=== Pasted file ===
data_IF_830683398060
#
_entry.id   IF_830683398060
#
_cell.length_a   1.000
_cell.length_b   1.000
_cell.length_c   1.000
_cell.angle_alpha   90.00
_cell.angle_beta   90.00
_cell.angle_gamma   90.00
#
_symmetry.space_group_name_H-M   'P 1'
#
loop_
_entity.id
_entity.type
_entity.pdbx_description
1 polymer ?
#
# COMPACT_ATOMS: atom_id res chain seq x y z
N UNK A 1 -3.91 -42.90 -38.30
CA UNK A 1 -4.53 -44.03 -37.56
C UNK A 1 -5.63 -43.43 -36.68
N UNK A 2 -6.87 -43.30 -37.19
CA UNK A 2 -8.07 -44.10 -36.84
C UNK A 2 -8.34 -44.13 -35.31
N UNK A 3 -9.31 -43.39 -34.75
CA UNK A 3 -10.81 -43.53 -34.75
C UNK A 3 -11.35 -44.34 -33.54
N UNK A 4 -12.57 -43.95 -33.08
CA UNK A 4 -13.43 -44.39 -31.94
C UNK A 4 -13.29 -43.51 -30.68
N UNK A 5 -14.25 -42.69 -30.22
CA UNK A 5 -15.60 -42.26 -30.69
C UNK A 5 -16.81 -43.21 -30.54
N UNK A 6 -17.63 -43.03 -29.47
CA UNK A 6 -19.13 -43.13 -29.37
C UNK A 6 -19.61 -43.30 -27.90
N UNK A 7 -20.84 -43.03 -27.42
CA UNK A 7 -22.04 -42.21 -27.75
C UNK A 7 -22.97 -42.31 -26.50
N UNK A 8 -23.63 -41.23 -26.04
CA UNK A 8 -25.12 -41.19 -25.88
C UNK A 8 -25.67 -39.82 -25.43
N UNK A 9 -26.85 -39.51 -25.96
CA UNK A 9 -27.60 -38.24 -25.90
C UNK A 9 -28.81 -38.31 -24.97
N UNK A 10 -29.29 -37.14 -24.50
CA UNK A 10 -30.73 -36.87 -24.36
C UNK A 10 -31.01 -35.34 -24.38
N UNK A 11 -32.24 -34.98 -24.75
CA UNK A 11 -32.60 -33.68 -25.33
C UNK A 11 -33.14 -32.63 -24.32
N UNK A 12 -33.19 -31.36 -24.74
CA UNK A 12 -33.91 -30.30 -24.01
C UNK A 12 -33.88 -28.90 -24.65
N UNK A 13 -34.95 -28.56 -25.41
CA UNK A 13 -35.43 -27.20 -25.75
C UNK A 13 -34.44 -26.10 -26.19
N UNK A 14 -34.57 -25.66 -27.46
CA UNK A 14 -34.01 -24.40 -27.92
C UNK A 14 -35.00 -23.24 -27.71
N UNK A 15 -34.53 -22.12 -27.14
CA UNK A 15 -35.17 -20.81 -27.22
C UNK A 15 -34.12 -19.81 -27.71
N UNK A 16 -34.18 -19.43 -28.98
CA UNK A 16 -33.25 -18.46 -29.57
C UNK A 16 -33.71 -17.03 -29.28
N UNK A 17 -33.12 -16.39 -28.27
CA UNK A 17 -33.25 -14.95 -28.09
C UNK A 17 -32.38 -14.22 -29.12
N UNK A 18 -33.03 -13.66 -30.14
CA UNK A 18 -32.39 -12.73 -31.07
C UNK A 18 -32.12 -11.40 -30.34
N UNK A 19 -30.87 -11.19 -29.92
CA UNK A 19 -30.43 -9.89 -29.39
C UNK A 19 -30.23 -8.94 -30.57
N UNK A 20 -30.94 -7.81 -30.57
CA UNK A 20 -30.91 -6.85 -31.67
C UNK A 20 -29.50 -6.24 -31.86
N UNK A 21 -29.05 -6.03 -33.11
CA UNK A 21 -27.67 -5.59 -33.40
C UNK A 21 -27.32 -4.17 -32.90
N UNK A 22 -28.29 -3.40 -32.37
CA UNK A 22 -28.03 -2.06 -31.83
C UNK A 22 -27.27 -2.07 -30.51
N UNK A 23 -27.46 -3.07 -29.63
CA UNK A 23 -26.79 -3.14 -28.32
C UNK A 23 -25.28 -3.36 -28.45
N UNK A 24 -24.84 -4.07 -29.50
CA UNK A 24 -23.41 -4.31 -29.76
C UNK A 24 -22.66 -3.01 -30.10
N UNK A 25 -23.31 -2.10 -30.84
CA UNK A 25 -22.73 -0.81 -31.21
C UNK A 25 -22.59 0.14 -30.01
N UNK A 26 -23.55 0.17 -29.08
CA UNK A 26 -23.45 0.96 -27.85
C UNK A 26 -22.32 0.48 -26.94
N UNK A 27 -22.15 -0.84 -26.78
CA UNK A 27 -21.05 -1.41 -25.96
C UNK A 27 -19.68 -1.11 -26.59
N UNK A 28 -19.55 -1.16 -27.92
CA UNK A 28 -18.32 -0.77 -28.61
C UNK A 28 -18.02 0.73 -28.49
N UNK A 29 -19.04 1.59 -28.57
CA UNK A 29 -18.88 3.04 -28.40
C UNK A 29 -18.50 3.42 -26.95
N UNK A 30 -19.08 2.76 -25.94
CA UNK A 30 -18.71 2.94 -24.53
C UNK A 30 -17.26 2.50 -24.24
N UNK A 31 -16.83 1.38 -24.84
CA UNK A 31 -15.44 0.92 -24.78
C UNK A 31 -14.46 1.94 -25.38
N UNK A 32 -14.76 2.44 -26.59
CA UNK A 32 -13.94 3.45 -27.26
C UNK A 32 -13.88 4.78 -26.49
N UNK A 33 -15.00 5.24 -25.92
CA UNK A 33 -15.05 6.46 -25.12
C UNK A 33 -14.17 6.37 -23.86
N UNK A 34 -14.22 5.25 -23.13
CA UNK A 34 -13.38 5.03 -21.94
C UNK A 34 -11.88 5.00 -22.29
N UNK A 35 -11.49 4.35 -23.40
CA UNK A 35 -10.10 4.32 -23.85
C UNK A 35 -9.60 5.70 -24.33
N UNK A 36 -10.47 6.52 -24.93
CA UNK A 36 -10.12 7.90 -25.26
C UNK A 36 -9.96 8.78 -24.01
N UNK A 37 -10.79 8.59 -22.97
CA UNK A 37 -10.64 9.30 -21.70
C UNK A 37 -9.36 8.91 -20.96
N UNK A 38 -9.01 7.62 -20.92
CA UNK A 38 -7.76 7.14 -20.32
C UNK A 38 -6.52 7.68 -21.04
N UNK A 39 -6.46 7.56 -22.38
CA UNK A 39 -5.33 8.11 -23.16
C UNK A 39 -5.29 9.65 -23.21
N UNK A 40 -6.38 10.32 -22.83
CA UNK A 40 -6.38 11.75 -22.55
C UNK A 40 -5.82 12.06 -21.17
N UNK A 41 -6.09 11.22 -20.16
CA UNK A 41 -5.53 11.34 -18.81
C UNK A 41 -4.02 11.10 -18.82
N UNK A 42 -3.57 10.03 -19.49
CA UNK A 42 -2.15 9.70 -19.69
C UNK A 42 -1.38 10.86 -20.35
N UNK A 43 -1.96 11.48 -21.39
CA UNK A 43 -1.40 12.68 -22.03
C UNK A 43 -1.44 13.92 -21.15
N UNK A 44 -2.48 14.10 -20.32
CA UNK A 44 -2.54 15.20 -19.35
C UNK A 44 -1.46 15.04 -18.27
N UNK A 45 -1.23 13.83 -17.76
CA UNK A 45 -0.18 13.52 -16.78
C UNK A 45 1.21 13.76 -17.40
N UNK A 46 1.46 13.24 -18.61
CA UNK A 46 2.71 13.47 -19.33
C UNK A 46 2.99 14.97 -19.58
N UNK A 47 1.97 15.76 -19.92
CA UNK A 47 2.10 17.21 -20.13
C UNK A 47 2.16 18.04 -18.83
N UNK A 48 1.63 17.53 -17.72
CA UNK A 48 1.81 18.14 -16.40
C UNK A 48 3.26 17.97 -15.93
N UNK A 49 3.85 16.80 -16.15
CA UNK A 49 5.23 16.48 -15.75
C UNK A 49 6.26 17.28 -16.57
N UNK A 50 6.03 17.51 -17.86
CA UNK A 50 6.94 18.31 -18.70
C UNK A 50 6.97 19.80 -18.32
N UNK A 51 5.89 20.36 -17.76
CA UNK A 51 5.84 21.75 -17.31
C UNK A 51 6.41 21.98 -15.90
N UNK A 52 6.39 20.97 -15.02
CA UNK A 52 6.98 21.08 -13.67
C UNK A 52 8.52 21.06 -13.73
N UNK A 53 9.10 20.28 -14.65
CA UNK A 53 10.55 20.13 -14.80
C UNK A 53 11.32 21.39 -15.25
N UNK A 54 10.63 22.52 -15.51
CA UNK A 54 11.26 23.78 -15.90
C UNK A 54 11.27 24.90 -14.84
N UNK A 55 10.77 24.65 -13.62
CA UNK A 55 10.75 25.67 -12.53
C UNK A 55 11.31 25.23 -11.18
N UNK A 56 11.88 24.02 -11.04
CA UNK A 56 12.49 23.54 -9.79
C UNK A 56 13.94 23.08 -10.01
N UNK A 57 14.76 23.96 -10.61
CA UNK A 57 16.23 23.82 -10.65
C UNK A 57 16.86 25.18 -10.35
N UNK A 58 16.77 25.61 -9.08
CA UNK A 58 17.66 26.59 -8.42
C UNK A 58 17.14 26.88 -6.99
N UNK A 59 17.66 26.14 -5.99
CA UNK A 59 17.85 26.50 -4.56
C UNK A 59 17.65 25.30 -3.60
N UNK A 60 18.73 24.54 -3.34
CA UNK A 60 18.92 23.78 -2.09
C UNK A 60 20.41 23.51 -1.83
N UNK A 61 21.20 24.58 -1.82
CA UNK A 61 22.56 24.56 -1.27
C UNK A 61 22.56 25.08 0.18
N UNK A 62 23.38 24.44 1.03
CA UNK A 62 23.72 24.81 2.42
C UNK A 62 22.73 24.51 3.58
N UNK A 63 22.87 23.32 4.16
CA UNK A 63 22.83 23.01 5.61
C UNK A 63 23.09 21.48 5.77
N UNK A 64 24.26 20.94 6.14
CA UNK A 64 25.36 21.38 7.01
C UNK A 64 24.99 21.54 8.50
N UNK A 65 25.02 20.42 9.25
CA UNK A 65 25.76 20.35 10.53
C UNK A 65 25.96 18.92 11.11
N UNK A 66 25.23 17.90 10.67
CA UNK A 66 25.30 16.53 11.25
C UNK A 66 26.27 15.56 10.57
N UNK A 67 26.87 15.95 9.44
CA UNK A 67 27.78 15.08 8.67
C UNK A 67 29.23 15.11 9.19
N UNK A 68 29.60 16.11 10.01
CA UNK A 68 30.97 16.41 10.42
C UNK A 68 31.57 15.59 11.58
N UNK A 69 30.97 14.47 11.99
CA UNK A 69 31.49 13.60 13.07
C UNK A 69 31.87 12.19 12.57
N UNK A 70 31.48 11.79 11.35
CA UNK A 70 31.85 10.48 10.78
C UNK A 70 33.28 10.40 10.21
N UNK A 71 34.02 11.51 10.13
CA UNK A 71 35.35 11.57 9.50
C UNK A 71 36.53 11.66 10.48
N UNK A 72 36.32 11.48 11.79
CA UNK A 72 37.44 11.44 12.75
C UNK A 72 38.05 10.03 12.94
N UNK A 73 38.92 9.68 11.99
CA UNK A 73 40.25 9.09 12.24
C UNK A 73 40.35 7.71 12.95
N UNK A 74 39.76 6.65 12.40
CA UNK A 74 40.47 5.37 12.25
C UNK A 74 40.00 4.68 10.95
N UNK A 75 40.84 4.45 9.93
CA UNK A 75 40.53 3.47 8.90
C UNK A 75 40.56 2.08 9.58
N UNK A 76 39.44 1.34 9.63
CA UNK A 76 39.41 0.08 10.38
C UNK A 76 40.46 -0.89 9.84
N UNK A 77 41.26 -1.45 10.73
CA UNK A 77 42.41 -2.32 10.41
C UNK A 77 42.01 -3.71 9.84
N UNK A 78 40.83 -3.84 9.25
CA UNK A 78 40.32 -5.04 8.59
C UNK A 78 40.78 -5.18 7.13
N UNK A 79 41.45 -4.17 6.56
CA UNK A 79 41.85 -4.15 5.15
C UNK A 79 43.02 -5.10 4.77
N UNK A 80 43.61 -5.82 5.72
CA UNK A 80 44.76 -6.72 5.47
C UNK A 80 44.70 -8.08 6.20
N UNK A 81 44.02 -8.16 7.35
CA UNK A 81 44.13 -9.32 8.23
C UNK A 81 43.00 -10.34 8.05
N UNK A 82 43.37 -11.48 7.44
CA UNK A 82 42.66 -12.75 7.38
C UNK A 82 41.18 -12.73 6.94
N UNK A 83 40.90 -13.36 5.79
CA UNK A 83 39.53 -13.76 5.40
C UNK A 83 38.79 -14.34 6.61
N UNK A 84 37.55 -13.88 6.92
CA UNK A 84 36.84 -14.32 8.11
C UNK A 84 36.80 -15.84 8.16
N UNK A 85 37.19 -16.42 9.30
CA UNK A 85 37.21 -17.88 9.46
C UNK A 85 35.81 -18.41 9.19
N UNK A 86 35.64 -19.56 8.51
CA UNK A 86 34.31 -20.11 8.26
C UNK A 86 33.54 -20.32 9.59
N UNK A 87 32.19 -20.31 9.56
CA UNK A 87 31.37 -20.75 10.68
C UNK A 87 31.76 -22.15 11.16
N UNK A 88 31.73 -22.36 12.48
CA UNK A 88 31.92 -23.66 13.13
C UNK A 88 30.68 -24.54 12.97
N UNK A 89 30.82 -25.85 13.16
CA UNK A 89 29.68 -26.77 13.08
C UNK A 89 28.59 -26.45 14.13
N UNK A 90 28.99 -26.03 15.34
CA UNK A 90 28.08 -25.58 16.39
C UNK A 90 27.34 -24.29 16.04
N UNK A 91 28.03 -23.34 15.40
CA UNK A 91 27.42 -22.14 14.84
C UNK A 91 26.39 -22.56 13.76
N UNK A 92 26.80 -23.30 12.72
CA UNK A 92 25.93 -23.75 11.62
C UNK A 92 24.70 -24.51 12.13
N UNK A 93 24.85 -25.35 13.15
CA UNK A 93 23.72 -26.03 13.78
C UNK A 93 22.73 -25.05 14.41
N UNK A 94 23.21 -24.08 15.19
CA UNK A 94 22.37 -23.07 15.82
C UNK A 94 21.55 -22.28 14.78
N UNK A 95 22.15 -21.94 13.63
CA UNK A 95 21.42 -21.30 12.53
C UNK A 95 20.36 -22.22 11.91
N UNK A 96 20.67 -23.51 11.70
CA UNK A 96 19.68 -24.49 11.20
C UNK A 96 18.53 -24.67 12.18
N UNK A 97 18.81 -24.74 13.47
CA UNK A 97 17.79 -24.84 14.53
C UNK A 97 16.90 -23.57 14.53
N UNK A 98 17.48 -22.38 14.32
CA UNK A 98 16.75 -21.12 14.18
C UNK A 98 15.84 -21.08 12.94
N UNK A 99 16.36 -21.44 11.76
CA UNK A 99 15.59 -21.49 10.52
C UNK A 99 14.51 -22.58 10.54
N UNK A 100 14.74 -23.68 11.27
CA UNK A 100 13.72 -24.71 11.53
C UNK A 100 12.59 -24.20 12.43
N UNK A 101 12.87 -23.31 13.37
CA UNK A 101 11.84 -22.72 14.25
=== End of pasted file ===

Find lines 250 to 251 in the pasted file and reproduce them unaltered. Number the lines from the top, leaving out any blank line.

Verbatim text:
CA UNK A 77 42.41 -2.32 10.41
C UNK A 77 42.01 -3.71 9.84